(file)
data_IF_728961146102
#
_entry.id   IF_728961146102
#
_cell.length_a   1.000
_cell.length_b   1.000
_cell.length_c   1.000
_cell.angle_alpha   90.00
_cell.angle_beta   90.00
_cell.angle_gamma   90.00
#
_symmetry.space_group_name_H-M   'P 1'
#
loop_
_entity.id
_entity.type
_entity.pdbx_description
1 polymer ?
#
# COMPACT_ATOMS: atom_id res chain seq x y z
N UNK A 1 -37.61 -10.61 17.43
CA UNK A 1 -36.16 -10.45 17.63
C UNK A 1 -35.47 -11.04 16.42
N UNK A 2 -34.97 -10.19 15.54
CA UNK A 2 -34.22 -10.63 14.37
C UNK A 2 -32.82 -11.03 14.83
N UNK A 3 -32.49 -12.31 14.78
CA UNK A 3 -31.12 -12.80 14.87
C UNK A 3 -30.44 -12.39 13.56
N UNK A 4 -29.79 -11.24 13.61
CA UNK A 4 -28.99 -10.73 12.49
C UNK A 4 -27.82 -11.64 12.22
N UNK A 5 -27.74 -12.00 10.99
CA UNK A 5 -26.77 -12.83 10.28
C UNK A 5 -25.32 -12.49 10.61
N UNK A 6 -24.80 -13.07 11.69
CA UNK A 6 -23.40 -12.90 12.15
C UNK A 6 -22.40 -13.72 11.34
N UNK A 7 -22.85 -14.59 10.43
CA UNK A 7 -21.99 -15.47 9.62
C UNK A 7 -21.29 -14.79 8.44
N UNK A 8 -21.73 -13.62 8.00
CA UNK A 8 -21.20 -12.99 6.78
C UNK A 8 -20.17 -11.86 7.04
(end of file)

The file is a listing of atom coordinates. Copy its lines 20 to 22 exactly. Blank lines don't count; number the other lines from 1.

# COMPACT_ATOMS: atom_id res chain seq x y z
N UNK A 1 -37.61 -10.61 17.43
CA UNK A 1 -36.16 -10.45 17.63